Freestyle Pedicled Perforator Flaps: Applying the Reconstructive Ladder to Optimize Outcomes

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We read with great interest the article by Mohan et al.,1 who properly summarized the possible reconstructive options available when approaching soft-tissue reconstruction with the use of local perforator flaps. In their revision, the authors focused mainly on the propeller and the keystone flap designs, forgetting to mention other reliable alternatives (e.g., V-Y advancement flaps, perforator-plus flaps).
At our institution, the use of free-style pedicled perforator flaps has become the gold standard for skin and soft-tissue reconstruction at different anatomical sites, even in elective cases when vital structures are not exposed and perforator flaps are preferred to skin grafts to prevent contour deformity and improve the long-term aesthetic result. In such cases, where the reconstructive elevator concept is chosen, much more attention should be paid to prevent any complication, even partial flap necrosis, and optimize the final outcome.
With this purpose, we routinely apply the reconstructive ladder concept to local perforator flap planning, starting from simpler options (e.g., V-Y advancement perforator flaps, propeller flaps with reduced rotational angles) and increasing the level of technical difficulty (e.g., 180-degree propeller flaps) only when the clinical situation requires it.
As our published experience may prove,2 the V-Y advancement design represents the beginner’s level, guaranteeing a straightforward dissection combined with increased vascular safety (more than one perforator can be included in the flap), in spite of a limited advancement and a more difficult insetting. When that approach is contraindicated (e.g., perforators in close proximity to the defect, short perforators, bony prominences to be overstepped), we proceed to the next technical level, adopting the propeller design without any hesitation. Nevertheless, not all propeller flaps have to be rotated 180 degrees to reach the recipient site. Even if the degree of rotation has been found to be unrelated to complication rates,3 our recent experience4 documented that propeller flaps with reduced rotational angles are as simple to perform as advancement perforator flaps and present similar complication rates (10 percent). Consequently, we tend to use them as a first-line strategy when a propeller flap is needed, considering that they combine the advantages of wide arc of rotation and high vascular reliability (Fig. 1). This design is highly reproducible and can be applied to almost all anatomical regions of the body.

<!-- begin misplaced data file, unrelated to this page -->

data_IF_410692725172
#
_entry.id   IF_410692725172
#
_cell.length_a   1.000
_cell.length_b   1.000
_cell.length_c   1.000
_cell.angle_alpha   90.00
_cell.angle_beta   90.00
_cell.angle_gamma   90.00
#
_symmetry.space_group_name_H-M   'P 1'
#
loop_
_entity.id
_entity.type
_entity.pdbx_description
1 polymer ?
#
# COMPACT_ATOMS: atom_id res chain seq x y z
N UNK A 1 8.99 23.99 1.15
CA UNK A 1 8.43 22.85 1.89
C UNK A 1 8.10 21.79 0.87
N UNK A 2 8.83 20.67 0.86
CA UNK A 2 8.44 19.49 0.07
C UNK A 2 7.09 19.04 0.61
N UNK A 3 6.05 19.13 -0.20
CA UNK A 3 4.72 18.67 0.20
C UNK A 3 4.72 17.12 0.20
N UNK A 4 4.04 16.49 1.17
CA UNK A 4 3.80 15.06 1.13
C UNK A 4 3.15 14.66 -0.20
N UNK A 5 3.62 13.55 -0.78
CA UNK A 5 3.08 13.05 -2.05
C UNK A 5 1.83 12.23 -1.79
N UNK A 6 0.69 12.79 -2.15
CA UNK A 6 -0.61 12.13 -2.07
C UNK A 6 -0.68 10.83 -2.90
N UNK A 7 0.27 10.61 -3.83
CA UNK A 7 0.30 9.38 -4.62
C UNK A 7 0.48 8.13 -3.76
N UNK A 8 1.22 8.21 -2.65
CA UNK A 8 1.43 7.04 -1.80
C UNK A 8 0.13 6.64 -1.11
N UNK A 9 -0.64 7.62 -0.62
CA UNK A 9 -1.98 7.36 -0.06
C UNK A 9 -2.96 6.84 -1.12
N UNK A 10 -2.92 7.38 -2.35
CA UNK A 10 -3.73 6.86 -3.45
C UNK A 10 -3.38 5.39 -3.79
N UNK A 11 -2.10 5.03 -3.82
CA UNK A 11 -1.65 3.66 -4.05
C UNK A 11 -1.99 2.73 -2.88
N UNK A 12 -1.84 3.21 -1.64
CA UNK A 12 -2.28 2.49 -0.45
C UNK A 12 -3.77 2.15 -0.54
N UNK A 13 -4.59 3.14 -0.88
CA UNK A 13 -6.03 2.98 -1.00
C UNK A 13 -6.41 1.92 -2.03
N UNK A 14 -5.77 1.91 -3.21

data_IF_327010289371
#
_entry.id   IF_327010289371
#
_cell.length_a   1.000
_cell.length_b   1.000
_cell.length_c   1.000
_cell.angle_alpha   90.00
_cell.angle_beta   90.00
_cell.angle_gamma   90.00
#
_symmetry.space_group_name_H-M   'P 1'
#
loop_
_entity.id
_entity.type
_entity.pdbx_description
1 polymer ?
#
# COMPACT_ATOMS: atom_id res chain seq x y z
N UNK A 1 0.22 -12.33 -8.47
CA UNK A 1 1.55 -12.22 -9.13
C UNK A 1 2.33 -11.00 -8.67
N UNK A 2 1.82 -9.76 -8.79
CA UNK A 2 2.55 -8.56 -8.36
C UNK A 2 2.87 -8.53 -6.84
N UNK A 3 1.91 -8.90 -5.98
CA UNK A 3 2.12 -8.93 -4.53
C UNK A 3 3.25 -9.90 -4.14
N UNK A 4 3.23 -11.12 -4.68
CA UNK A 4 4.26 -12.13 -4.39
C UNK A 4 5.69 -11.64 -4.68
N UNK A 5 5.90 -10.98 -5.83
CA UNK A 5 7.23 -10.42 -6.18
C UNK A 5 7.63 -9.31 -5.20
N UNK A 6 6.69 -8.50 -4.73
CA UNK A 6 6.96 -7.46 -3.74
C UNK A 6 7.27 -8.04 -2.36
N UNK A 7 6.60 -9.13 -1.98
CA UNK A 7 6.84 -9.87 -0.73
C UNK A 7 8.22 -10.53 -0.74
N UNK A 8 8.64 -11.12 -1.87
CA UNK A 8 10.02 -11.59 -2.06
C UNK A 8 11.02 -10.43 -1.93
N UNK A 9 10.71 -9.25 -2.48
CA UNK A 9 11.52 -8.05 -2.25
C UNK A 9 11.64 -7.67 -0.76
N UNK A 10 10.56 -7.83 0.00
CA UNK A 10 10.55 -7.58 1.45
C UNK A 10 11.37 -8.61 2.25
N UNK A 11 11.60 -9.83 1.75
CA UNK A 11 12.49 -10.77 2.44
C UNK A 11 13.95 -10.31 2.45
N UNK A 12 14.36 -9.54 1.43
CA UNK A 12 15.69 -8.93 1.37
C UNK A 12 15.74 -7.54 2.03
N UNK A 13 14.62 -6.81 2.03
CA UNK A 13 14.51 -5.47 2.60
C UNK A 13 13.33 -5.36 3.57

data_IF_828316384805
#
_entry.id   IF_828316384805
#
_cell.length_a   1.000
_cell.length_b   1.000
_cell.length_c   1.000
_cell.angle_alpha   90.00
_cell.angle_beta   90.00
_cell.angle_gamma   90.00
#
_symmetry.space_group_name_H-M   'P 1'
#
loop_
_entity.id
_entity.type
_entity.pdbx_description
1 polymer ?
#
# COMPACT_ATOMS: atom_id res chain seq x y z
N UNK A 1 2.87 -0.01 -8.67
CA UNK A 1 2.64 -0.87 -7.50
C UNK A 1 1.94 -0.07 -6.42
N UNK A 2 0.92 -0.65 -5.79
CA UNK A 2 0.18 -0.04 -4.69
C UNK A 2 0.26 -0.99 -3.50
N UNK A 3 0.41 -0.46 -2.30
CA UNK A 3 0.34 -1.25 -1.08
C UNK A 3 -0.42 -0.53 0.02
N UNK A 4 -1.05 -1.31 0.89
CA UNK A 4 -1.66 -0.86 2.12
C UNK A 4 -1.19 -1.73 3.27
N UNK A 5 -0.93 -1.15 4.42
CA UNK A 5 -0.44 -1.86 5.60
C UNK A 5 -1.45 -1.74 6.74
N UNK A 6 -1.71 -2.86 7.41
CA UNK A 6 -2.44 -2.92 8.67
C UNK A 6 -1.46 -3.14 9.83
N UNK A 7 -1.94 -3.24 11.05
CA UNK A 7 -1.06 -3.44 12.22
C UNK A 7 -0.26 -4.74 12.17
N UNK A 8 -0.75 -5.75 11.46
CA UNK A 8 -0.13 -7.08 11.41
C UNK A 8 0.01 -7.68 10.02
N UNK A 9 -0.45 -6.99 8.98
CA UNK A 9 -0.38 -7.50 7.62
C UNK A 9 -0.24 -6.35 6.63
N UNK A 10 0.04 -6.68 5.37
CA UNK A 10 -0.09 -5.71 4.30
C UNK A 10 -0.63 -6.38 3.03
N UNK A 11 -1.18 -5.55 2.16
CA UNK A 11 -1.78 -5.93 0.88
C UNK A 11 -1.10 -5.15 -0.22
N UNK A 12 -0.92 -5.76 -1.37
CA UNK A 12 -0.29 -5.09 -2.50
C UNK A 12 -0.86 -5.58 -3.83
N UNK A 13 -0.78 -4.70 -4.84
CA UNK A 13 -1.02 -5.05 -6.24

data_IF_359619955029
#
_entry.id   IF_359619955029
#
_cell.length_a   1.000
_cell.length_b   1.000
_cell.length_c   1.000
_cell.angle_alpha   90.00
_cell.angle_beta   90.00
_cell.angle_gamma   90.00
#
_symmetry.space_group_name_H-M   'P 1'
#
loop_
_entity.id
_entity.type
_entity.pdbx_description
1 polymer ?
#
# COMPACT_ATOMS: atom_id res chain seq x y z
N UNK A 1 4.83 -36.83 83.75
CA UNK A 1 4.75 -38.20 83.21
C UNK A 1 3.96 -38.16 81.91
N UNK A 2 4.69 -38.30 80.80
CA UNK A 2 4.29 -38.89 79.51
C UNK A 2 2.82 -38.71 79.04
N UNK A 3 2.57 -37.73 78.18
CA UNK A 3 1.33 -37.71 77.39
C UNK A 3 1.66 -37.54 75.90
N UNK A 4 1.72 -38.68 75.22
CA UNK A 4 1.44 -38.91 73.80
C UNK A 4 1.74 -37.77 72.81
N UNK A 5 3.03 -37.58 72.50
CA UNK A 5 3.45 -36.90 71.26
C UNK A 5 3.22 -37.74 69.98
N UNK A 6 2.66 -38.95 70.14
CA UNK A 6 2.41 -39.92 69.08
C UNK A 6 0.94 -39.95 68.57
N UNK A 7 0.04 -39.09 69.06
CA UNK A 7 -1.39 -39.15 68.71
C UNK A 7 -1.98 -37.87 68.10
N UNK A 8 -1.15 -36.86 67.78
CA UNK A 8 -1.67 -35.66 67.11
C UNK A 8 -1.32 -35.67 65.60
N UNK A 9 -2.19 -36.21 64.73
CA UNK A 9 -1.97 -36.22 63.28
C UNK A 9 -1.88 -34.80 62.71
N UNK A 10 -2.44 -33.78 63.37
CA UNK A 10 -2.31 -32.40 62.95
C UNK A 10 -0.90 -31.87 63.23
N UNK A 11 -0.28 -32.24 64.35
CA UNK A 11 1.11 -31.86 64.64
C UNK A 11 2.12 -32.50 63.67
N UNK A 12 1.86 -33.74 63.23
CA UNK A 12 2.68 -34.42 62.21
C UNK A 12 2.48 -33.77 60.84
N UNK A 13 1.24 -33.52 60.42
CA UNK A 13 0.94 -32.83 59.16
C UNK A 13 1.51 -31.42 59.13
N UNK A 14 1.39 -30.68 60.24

Last but not least, we select the 180-degree propeller flap design. These flaps are much more difficult to manage in the intraoperative and postoperative periods, as they should be considered microsurgical nonmicrovascular flaps, thus requiring a microsurgical dissection with complete release of the perforator from its muscular, septal, or fascial adhesions to accommodate rotation. There is no clear evidence that supports an extended dissection as far as the source vessel, but we usually obtain a pedicle length of 2 to 3 cm at least, as suggested by Wong et al.,5 to reduce the risk of venous insufficiency. We congratulate the authors for the information provided in their article, believing that the application of the reconstructive ladder concept to local perforator flap planning may help to optimize outcomes and reduce vascular complication rates.
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